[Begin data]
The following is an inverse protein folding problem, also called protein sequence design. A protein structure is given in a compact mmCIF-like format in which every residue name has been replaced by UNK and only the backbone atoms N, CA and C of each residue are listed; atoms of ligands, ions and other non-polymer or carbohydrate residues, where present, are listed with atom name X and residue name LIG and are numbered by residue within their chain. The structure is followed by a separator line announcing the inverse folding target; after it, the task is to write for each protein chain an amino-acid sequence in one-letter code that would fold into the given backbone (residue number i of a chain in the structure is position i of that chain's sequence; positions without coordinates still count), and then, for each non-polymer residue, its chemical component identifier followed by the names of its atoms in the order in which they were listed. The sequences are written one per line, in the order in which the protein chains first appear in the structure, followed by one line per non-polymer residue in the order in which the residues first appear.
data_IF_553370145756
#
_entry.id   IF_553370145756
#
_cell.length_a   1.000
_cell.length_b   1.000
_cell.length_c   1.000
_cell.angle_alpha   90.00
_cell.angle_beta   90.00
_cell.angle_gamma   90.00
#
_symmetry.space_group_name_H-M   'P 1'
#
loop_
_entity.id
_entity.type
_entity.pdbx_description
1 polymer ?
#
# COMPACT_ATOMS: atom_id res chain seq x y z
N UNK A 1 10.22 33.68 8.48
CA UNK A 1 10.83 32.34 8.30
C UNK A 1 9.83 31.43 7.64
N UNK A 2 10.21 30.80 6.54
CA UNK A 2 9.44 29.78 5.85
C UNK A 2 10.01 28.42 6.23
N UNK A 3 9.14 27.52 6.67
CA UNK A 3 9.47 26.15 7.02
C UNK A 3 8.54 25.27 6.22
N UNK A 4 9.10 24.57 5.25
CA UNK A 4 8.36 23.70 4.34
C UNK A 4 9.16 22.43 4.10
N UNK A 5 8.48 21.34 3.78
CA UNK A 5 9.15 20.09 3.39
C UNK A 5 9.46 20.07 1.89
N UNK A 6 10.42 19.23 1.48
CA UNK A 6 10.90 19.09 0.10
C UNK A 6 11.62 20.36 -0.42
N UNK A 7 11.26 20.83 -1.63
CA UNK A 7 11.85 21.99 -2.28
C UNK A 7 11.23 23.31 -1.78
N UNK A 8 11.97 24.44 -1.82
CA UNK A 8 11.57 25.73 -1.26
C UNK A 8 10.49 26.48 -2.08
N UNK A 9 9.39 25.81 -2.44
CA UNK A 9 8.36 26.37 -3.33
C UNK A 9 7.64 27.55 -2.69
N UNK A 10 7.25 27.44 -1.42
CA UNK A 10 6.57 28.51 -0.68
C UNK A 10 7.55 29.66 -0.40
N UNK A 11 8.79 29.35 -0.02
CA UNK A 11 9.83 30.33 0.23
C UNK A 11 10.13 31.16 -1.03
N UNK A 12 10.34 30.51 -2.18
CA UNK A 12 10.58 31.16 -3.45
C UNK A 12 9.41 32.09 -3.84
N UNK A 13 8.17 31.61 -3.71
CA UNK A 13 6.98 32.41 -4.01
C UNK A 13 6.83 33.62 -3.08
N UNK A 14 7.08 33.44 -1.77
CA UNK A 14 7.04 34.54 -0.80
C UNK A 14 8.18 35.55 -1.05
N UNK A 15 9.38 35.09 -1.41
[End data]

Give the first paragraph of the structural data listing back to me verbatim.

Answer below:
The following is an inverse protein folding problem, also called protein sequence design. A protein structure is given in a compact mmCIF-like format in which every residue name has been replaced by UNK and only the backbone atoms N, CA and C of each residue are listed; atoms of ligands, ions and other non-polymer or carbohydrate residues, where present, are listed with atom name X and residue name LIG and are numbered by residue within their chain. The structure is followed by a separator line announcing the inverse folding target; after it, the task is to write for each protein chain an amino-acid sequence in one-letter code that would fold into the given backbone (residue number i of a chain in the structure is position i of that chain's sequence; positions without coordinates still count), and then, for each non-polymer residue, its chemical component identifier followed by the names of its atoms in the order in which they were listed. The sequences are written one per line, in the order in which the protein chains first appear in the structure, followed by one line per non-polymer residue in the order in which the residues first appear.